Yesterday, I was browsing the beauty aisles for a last minute gift and stumbled across Issey Miyake’s Pleats Please. The first thing that caught my eye was the bottle – it’s almost like someone was holding it in their hand and crumpled it like a piece of paper! It looked just really cool, so I gave it a sniff. And the scent surprised me – even though the bottle’s all sharp angles and edges, the fragrance seems dainty, almost retro and very feminine. Lovely!
Pleats Please is a classic “fruity floral”. At first spray, what hits the nose is a mouth-wateringly juicy, sparkly fruitiness. Though I couldn’t actually detect nashi (an Asian hybrid fruit created by crossing apples and pears) it is undeniably fruity. This fruitiness lasts about five minutes before the floral bouquet starts to emerge and the fragrance moves from being purely fruity to fruity floral. These fruity floral notes linger on my skin for around two hours before the dry down takes over. Then come the vanilla notes, which gives the fragrance a creamy warmth. It is definitely more vanilla than musk and with the fruity notes still hovering around, this produces a gorgeous combination. The dry down is actually my favourite part of the perfume, which is a good thing as it lasts another 2-3 hours on me.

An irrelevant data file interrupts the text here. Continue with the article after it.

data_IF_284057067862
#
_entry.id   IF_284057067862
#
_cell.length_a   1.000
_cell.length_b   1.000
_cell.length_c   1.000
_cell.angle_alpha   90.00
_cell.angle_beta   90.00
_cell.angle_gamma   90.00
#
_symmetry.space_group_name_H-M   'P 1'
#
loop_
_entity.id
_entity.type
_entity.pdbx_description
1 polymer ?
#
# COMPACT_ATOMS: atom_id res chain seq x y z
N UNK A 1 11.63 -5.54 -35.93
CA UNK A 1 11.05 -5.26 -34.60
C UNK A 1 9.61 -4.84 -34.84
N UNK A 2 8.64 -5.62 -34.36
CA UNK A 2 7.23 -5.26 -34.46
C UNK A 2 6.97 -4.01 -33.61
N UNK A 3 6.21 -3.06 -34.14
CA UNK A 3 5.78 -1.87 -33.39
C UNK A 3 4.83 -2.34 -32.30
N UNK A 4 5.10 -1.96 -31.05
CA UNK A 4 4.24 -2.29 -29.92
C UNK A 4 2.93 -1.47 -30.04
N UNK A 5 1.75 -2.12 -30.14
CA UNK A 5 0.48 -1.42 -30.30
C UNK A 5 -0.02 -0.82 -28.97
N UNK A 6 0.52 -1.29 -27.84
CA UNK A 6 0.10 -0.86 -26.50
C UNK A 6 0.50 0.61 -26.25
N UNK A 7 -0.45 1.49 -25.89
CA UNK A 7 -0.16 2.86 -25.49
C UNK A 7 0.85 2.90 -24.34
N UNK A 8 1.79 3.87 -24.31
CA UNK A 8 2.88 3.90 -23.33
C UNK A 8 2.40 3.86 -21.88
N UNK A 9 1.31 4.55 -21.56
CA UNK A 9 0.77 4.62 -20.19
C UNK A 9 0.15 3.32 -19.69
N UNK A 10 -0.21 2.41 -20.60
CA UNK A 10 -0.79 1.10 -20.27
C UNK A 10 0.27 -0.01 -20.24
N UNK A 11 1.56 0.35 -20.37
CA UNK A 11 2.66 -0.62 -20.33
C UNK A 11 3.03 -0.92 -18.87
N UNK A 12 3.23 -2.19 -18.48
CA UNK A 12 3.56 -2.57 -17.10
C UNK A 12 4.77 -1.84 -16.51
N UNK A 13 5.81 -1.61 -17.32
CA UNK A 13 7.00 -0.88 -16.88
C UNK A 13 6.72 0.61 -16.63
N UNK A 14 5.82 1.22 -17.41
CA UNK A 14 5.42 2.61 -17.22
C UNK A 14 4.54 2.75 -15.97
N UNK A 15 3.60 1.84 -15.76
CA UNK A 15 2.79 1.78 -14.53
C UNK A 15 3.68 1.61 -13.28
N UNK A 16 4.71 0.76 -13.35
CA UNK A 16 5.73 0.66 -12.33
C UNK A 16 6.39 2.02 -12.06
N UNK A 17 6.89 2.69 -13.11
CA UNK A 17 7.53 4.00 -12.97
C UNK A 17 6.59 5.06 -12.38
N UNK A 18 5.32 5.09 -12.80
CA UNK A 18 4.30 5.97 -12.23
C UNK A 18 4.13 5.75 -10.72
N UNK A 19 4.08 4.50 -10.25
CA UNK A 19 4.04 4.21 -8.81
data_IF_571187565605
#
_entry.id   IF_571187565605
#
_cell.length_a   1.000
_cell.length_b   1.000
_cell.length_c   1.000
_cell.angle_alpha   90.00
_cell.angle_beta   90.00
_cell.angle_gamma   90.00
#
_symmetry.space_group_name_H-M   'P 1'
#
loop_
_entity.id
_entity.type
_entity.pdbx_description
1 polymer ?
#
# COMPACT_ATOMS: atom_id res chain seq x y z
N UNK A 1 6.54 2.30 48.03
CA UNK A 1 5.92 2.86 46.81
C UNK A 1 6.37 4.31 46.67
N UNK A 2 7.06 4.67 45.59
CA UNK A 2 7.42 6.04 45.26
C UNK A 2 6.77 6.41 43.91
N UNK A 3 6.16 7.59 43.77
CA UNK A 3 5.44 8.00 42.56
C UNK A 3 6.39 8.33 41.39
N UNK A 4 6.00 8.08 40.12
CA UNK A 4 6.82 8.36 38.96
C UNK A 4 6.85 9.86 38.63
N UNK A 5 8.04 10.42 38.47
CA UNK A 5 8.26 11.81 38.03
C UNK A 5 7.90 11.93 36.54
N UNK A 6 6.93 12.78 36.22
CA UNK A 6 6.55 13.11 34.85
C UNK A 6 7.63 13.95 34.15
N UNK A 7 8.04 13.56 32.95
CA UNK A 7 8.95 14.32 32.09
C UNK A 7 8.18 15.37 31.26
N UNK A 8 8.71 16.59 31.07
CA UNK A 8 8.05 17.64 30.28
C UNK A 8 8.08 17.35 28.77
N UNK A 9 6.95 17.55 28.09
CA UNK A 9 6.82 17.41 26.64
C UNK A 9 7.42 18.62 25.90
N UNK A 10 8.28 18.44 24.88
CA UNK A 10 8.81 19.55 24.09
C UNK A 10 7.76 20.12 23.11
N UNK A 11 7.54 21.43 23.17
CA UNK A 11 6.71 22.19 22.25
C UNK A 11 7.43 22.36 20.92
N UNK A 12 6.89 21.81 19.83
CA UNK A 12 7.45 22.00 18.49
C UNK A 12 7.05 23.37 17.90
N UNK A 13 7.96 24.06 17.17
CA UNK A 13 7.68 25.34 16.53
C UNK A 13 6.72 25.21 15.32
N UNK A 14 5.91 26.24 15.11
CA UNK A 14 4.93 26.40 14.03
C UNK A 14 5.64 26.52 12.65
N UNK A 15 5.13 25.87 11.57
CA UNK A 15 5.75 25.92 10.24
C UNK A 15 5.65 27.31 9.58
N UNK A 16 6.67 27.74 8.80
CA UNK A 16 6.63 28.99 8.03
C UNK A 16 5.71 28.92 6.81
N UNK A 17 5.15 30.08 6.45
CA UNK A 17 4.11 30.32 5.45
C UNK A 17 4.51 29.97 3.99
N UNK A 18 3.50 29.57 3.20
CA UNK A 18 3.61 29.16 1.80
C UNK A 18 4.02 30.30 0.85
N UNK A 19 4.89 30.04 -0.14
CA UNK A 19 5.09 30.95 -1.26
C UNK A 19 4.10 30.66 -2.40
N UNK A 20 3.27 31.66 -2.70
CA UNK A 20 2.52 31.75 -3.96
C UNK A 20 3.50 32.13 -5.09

In addition to creating the new fragrance, a lot of thought and design has also gone into designing the bottle. Pleats Please is inspired by Issey Miyake’s signature fashion collection of pleated materials and bright colours that follow movements of the body. It was first created for a ballet at the request of choreographer William Forsythe in the ’90s. Then, little by little it was integrated into Miyake’s work, until it became his very signature by 1993. Cut and sewn from fabric that is nearly three times bigger than the final pieces, the garments were fed into a pleats machine to combine texture and form in a beautiful way.
In fact, Issey Miyake was once quoted as saying: “Pleats never cease to fascinate me, conjuring up a multitude of images. Pleats move and change form with the wearer’s every movement. Whether it’s shirts, skirts, trousers or cardigans, the collection was a triumph of style and wearability, rendered in bright bold colours that added another dimension. As the pleats move they change colours, creating an optical illusion like a kaleidoscope.”
Specifically, inspiration for the fragrance was gleaned from Miyake’s Bao Bao bag, whose fluid facets are absolutely sculptural. Consequently, this fragrance marks a return to the fashion inspiration, pop culture and Japanese traditions of the house.
I find Pleats Please to be more of a fun daytime or chilled out party fragrance rather than an out-and-out evening fragrance. It’s completely different from L’eau D’Issey, which is cool and watery; Pretty Please, on the other hand, is sparkly and vibrant. I have to say that I think I prefer Pleats Please to L’eau D’Issey though perhaps that is just because I have been smelling and wearing L’eau D’Issey for years whilst Pleats Please is all new and shiny!
Price: $114/Euro 92 (100 ml), $76/Euro 62 (50 ml), $55/Euro 45 (30 ml)